What Customer Service Experts Say About First Impressions

In Hiring Customer Support Agents, Does First Impression Really Matter?
The customer support is at the frontline of any business. In many cases, a brand’s reputation rises and falls because of excellent or terrible customer service. That’s why, as we have established last week, it’s an important business decision to hire the right people to frontline your company.
In the same way that a single phone call can be the first impression and most likely the only perception a customer makes on a company, a job interview is also the one moment where an applicant makes his first impression. The recruitment process is long and tedious, and the process could end right on the first job interview.
Hiring Customer Support Agents, First Impressions
We’ve interviewed some experts in the field and here are some of their answers:

First impression as the “moment of truth”

Shep Hyken, customer service expert, bestselling author, and professional speaker who works with companies who want to build loyal relationships with their customers and employees, responded to our email with a quick, straight-to-the-point answer on first impressions. He said:

“The first impression sets the tone for whatever interaction is to follow. It is an important “moment of truth”, one that should always be managed to be positive.”

And this applies to customer service as well as job applications. You can only have one first time. No matter how good an applicant has made himself look in his resume, he has to come ready to make a good first impression.
This is true even more when an applicant is a fresh graduate or new to the customer support industry. His resume may not have too much credentials, but when he makes a good impression in his job interview, he can come a long way in this industry—or any industry for that matter.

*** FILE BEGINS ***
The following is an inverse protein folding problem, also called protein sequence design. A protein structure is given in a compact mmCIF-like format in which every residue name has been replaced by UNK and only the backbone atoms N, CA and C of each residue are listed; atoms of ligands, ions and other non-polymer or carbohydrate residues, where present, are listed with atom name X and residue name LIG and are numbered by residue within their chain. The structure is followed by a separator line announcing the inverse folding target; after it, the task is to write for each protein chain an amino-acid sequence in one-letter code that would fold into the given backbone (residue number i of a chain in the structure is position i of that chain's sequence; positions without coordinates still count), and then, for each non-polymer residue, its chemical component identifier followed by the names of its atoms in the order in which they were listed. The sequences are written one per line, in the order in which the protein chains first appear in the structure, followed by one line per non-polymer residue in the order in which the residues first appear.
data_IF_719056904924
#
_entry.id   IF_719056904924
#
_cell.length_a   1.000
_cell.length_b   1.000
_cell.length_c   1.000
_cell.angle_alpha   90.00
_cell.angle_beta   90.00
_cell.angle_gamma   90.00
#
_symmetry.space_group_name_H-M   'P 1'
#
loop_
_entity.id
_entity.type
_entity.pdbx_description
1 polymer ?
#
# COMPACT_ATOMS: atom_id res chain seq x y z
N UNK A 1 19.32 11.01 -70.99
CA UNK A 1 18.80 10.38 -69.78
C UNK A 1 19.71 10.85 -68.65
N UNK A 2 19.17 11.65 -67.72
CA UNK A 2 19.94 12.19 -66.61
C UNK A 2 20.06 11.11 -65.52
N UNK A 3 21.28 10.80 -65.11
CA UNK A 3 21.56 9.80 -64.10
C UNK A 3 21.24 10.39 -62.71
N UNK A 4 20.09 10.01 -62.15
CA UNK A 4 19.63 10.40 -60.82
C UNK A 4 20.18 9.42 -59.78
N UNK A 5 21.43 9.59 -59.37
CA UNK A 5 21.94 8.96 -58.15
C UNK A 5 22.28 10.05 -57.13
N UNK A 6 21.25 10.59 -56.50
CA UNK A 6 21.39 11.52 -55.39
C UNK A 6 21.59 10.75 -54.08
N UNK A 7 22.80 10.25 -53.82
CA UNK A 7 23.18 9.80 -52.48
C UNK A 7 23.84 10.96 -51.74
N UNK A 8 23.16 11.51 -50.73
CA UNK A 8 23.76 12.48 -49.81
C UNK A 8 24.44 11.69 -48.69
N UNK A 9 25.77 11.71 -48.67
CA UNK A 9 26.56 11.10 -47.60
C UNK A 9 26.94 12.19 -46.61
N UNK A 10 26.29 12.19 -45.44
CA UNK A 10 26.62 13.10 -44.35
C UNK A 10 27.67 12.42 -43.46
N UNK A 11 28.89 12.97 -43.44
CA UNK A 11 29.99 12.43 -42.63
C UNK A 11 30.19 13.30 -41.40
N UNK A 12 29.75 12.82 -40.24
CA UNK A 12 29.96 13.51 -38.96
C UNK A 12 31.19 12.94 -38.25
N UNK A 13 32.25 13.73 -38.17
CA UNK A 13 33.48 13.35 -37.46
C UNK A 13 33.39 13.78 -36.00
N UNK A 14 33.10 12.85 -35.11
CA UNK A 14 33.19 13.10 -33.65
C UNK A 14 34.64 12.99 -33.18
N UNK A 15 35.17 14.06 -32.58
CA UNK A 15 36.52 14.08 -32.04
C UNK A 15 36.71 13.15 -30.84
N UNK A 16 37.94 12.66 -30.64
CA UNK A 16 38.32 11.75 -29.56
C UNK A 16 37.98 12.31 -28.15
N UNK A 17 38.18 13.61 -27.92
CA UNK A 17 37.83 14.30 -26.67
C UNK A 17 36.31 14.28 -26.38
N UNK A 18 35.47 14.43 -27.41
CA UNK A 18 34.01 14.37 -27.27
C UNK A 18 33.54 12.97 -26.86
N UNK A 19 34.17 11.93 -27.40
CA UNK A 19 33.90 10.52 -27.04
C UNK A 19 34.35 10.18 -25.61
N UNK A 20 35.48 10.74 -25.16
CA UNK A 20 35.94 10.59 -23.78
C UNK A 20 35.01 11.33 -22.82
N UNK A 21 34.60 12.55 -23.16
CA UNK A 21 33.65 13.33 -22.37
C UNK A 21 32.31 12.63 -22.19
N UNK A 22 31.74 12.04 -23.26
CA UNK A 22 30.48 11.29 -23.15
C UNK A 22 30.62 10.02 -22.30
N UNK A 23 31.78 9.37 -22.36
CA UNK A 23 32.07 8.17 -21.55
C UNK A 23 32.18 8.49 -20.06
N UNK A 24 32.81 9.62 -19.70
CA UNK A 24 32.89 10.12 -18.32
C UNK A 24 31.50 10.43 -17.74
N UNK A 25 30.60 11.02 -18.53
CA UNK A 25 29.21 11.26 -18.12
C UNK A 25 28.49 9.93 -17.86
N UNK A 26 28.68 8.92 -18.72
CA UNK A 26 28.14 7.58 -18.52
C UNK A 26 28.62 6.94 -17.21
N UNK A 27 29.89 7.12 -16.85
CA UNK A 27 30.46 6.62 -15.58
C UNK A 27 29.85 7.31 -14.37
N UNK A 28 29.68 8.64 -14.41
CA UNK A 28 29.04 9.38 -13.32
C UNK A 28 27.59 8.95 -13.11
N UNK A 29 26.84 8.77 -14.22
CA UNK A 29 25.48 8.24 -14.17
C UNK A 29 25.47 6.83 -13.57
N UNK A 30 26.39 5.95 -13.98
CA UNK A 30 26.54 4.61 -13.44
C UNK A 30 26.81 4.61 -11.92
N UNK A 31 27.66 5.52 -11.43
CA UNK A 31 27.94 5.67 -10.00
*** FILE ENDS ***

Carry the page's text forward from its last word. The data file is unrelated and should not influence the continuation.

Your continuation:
First impression as an early indicator of determination

MJ Miller, transcosmos Global Recruitment Manager based in the Philippines, believes that first impressions matter in recruiting customer support agents. Dozens of applicants send in their resumes, and many of them look really good on paper. But the first real test to know if an applicant is the right person for the job happens in the first interview.

“Did they come prepared? Did they dress up for the position? Can they look at me straight in the eye and answer my questions confidently? For me the way they present themselves in their first interview is an indication of how important the application is for them. We’re looking for passion and determination more than anything, and I want to see some effort exerted. If they don’t come prepared for the first interview, it’s a deciding point whether or not the applicant moves on in the hiring process.”

The first interview is a major filter in hiring customer support agents. As MJ has experienced firsthand, many applicants get eliminated from the race very early on.

First impression matters, but it’s not enough